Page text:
Facts:

  • Winter season (May to October) is traditionally the most popular time to visit. The daytime temperatures range around 30 degrees Celsius and the nights are cool. Perfect weather for all activities.
  • The Gibb River Road extends for approx. 900km from Broome to Kununurra. It is in a wilderness location and driving in this area should not be taken lightly. An alternative would be to catch a domestic flight from Broome to Kununurra (flight time 1:20 mins) and experience the surrounds at both ends. This will still deliver the outback experience with less risks for overseas travellers.

Boab Tree the Kimberley

 

Australia

Travel Down Under Australia is a fabulous holiday with variety and fun for the whole family.

Our Australia Holiday By Amy Mellinger

One of my lifelong dreams has been to visit Australia. Its distance from my home country (the U.S.), its natural beauty and those fabulous accents have long captured my imagination.

Last December we took our dream vacation. My husband, three children (ages 8, 10 and 14) and I boarded the 10-hour overnight flight and awoke in Sydney to begin our Australian adventure.

Sydney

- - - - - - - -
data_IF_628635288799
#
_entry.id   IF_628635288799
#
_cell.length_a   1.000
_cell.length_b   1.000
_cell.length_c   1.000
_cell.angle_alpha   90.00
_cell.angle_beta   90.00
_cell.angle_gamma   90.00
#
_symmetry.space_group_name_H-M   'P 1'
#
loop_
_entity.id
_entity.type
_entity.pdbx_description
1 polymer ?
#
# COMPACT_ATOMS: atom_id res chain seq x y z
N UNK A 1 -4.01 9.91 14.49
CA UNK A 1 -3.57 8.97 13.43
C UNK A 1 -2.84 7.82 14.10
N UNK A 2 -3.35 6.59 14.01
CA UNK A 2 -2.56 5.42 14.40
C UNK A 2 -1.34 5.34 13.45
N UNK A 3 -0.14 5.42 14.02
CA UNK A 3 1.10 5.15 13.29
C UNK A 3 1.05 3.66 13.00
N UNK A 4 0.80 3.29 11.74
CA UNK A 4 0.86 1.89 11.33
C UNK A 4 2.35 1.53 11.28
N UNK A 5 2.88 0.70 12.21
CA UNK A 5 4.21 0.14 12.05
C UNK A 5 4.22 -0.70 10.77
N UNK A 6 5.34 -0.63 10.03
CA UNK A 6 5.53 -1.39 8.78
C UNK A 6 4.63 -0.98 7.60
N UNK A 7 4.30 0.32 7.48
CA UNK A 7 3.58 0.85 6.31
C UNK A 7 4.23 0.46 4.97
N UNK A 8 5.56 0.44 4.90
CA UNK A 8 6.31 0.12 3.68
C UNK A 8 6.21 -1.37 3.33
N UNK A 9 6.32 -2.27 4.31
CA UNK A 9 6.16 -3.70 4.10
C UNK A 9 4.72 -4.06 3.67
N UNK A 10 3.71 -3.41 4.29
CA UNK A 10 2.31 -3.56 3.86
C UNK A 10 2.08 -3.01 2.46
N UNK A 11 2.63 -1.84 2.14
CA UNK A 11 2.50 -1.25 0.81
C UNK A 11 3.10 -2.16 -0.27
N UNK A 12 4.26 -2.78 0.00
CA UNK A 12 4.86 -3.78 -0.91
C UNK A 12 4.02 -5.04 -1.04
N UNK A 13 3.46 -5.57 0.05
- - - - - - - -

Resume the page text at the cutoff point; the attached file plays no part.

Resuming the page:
We made Darling Harbour, a neighboring inlet of Sydney Harbour, our base in Sydney and it was ideal for both beauty and convenience. From our hotel, the Grand Mercure, we were within a walk or short cab ride from numerous restaurants and activities. On our first day we took a ferry across Sydney Harbour to the Sydney Zoo. The ferry ride was an attraction itself, with its views of Sydney’s most famous landmarks, the Opera House and the Harbour Bridge. Our favorite exhibit was the area dedicated to Australia’s native wildlife specifically the koalas and kangaroos. But the zoo’s biggest highlight isn’t zoological at all it’s the awe-inspiring vistas. The Sydney Zoo sits on a prime piece of real estate and the views from the summit are stunning. The next day my husband and two older children woke up early for the wildly popular Bridge Climb. They were so excited they couldn’t get out the door fast enough. The Bridge Climb is a three and a half hour guided climb along catwalks and ladders all the way to the summit of the Harbour Bridge, 134 meters above the water. It’s so popular that my husband booked the climb a month before our trip (the minimum age is 10). When they returned they reported the experience was awesome and not too difficult. Even our 10 year old, who was a little nervous, returned all smiles.